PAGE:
Some reference objects for RPio scale. That’s a credit card (85.60 x 53.98 millimeters), which is the exact size of the Raspberry Pi. Next to it is a piece of card stock cut to the same 53.98-mm length, with the width the same as a 28-pin Atmel ATmega328, which is about 0.1 inches longer than the 26-pin GPIO header on the RPi. In case you couldn’t identify the other items, they’re a die and a U.S. quarter dollar.
Our current board is almost square, but we’re still playing around with the dimensions. It would be interesting to make the RPio stackable like an Arduino shield. The north end could be raw GPIO pinouts, and the bottom pins 5-volt level-shifted with extra 3.3-volt power. I could see many projects being built on those foundations.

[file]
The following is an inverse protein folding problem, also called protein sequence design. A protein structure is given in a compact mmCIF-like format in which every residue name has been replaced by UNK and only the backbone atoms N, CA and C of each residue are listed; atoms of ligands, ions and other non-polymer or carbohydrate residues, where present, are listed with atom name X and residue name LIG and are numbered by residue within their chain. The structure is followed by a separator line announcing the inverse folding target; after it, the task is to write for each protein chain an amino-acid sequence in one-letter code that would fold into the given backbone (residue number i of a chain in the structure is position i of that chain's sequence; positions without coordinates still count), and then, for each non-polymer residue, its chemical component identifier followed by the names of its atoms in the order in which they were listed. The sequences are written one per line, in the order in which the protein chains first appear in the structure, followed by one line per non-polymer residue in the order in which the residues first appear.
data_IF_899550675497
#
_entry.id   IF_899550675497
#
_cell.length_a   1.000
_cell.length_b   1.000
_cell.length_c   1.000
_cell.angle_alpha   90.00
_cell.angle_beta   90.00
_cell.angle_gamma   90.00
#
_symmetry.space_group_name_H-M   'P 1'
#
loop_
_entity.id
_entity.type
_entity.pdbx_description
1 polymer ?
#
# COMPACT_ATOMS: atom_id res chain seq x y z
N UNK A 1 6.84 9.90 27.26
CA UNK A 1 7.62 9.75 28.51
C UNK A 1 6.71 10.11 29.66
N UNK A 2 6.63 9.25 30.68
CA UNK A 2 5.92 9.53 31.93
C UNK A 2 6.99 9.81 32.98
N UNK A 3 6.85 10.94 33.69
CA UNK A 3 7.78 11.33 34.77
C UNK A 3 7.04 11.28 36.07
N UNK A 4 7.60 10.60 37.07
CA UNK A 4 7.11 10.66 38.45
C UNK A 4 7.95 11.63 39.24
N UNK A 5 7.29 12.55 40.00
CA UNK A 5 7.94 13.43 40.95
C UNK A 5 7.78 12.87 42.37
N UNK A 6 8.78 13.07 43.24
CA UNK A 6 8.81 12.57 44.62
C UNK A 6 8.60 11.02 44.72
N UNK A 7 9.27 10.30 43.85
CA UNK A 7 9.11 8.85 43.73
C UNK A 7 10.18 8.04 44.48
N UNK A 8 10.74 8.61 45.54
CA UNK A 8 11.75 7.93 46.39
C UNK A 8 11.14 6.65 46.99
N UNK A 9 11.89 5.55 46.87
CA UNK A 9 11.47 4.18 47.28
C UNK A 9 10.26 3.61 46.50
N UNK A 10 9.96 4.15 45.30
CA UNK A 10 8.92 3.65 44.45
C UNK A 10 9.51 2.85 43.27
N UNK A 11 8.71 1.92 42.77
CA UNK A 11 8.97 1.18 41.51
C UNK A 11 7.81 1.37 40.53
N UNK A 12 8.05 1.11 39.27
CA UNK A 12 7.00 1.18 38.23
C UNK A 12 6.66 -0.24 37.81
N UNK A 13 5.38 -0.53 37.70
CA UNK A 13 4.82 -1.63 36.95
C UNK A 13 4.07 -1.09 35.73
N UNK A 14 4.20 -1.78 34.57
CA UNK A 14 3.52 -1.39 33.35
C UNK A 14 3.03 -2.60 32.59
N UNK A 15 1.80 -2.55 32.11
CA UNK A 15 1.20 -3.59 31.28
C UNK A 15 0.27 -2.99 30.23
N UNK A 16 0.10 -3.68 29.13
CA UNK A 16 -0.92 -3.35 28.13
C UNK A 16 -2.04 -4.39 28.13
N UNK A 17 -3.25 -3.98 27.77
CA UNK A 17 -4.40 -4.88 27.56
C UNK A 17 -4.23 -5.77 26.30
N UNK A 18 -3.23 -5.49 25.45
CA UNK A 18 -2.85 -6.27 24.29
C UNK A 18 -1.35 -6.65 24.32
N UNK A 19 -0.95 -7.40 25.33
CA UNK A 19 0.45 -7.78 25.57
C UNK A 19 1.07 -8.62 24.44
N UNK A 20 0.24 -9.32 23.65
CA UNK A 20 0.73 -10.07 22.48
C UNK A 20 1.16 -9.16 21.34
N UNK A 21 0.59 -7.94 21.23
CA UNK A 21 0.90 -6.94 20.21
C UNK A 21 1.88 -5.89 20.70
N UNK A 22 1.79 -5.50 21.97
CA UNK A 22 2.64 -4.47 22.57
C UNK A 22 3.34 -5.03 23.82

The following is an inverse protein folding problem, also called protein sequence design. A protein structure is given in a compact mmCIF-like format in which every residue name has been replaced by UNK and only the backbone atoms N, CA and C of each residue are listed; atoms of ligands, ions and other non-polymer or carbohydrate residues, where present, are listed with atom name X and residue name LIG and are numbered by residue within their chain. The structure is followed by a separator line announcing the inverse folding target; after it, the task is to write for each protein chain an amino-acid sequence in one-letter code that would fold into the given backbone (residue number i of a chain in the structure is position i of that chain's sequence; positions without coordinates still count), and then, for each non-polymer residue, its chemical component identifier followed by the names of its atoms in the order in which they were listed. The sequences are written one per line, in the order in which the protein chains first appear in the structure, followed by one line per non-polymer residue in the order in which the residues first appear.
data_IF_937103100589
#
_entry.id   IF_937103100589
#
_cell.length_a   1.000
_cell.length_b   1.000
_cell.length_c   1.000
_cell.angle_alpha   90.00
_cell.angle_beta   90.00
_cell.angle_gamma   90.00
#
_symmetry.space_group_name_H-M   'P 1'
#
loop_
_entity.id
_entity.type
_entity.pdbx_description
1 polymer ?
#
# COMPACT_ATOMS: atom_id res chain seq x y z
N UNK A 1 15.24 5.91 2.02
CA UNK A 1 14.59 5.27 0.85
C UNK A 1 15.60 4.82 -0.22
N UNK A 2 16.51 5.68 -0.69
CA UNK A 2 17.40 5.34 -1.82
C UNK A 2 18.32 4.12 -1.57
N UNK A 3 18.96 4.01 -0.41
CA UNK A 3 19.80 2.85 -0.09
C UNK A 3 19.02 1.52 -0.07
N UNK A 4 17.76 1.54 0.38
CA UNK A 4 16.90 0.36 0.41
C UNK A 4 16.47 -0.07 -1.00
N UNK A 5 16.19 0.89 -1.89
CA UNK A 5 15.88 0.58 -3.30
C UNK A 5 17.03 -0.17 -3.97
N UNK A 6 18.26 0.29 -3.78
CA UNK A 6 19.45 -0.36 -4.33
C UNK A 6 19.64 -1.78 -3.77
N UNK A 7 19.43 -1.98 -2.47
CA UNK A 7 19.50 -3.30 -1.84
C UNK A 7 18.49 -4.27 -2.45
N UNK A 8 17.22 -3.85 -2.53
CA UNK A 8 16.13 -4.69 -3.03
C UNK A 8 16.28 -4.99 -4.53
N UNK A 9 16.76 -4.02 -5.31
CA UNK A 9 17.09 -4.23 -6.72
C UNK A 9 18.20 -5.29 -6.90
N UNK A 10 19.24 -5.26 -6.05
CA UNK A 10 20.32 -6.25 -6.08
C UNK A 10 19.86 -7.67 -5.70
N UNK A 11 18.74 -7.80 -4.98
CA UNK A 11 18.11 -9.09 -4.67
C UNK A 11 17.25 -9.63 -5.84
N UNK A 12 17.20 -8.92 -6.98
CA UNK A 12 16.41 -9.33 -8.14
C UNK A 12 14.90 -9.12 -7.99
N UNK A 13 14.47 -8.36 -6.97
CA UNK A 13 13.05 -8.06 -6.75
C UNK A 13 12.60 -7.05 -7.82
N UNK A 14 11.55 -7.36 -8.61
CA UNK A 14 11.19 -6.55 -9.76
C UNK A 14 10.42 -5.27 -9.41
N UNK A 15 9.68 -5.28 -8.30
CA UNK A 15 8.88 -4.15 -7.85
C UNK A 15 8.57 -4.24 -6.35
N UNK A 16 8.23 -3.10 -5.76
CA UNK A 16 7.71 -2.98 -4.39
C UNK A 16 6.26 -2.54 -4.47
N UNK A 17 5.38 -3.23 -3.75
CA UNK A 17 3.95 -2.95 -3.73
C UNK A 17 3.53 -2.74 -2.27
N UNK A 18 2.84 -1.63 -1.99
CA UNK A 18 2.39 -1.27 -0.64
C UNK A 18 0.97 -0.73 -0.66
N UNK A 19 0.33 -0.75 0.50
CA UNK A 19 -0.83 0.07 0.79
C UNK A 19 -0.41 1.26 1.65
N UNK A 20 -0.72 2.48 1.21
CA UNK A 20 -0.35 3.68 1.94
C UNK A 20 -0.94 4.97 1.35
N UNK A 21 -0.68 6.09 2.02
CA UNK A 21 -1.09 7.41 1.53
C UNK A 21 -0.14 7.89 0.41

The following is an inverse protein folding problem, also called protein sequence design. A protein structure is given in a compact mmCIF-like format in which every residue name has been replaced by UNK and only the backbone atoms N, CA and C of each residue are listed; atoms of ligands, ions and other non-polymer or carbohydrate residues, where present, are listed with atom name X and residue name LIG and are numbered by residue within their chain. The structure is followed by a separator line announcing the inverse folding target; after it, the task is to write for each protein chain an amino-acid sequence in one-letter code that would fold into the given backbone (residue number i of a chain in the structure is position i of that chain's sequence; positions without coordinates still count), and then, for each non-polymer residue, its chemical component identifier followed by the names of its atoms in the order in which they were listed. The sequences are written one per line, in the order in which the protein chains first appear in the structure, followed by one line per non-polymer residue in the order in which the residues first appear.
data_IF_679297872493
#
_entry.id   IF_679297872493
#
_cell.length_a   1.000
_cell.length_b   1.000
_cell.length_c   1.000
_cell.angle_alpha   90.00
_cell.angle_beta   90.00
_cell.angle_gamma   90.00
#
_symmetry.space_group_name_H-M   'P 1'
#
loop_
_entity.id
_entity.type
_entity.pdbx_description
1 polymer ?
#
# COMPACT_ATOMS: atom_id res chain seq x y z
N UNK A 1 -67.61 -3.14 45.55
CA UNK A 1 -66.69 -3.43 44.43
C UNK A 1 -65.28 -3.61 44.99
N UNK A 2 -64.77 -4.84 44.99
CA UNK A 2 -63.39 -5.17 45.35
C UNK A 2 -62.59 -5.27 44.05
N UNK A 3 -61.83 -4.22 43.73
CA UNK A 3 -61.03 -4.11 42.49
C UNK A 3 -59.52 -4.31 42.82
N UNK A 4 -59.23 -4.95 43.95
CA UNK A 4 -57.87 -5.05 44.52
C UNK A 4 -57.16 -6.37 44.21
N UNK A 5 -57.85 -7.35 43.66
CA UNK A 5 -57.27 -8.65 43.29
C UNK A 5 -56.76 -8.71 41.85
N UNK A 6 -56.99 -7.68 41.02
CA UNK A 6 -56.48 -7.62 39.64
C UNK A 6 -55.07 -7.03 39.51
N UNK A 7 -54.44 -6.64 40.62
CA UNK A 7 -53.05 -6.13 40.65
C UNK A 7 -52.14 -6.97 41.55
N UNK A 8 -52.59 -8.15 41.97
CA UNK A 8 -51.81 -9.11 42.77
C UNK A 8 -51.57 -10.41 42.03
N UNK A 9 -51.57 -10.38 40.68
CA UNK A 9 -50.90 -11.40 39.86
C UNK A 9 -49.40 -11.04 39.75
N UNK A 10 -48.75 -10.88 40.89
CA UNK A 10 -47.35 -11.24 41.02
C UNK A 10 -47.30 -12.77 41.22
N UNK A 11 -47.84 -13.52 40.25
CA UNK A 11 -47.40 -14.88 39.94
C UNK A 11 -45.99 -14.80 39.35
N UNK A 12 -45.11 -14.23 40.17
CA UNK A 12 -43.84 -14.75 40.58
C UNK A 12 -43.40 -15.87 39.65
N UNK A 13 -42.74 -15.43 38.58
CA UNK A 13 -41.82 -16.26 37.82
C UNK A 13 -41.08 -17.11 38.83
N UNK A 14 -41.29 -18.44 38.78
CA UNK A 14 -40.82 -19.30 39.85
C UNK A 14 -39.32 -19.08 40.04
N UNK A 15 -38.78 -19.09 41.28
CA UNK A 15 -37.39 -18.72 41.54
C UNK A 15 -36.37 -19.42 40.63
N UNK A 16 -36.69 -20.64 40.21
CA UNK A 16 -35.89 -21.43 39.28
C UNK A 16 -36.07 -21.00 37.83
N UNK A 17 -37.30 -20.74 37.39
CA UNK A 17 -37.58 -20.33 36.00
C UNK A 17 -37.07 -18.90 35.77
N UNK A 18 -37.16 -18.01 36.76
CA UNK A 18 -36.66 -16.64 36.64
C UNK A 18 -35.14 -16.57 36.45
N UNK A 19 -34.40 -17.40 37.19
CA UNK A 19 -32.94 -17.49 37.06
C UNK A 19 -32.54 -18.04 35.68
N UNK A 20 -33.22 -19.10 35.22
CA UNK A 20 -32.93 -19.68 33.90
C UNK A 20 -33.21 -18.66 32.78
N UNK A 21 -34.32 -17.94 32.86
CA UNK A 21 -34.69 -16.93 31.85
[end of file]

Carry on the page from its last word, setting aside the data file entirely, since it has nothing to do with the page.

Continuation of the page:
As it happens, the board would fit inside an Arduino proto shield. But I’m not sure why that is useful; unless the RPio’s headers were soldered so that it were plugged in beneath the RPi, it wouldn’t be easy to connect the two at the same time. And I’m having a hard time thinking of a use case where so many I/O pins would need simultaneous connections between an RPi and an RPio.
If we moved the headers to be separated by exactly 1.0 inch horizontally, then the board would fit on a standard breadboard with room for a single column of pins on the left. But unless we routed away the board on the right, it would be a hassle to reach the breadboard holes on that side. For some reason, I do see this as slightly more useful than the proto-shield case. You could design a board that plugged in underneath the RPi for certain functions, then it would also plug into the breadboard, maybe for testing, or programming, or diagnostics.